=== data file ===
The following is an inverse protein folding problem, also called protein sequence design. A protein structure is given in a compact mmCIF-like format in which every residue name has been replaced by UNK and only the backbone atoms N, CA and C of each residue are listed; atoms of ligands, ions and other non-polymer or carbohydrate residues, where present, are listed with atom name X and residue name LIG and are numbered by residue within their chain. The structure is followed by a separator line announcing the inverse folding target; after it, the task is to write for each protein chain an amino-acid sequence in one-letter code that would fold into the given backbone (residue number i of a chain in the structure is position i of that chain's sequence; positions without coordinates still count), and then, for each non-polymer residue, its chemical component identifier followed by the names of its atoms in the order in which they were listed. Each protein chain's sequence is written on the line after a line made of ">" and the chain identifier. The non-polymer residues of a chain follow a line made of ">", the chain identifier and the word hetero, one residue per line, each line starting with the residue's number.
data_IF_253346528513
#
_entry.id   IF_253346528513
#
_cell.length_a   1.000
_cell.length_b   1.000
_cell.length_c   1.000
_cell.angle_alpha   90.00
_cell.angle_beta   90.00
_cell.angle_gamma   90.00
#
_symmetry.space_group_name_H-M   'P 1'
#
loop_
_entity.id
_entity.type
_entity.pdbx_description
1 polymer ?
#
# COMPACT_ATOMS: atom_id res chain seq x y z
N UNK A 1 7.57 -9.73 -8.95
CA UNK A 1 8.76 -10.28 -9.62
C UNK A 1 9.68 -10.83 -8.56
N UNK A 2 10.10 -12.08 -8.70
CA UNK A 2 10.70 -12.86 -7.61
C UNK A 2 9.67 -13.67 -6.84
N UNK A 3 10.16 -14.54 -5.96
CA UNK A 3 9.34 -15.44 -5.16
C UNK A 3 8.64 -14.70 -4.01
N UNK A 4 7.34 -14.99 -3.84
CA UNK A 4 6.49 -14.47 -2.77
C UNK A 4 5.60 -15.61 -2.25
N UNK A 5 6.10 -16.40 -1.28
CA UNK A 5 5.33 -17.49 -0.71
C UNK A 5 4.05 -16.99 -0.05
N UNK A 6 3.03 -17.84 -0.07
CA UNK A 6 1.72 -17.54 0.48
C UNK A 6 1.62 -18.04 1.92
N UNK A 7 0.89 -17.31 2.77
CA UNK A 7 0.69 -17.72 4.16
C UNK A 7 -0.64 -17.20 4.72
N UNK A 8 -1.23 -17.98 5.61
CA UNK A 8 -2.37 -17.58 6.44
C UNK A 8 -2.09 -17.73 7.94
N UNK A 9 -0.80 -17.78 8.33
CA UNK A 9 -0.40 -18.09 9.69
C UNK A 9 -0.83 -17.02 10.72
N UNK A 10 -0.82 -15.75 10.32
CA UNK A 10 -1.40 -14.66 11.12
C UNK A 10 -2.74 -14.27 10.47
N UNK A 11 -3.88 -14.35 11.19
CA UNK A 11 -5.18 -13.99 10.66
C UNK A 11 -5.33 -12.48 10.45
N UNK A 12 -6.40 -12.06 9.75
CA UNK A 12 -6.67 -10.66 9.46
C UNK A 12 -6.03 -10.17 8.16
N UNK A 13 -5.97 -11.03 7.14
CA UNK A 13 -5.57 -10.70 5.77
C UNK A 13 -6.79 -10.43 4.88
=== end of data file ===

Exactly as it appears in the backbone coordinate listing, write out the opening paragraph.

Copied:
The following is an inverse protein folding problem, also called protein sequence design. A protein structure is given in a compact mmCIF-like format in which every residue name has been replaced by UNK and only the backbone atoms N, CA and C of each residue are listed; atoms of ligands, ions and other non-polymer or carbohydrate residues, where present, are listed with atom name X and residue name LIG and are numbered by residue within their chain. The structure is followed by a separator line announcing the inverse folding target; after it, the task is to write for each protein chain an amino-acid sequence in one-letter code that would fold into the given backbone (residue number i of a chain in the structure is position i of that chain's sequence; positions without coordinates still count), and then, for each non-polymer residue, its chemical component identifier followed by the names of its atoms in the order in which they were listed. Each protein chain's sequence is written on the line after a line made of ">" and the chain identifier. The non-polymer residues of a chain follow a line made of ">", the chain identifier and the word hetero, one residue per line, each line starting with the residue's number.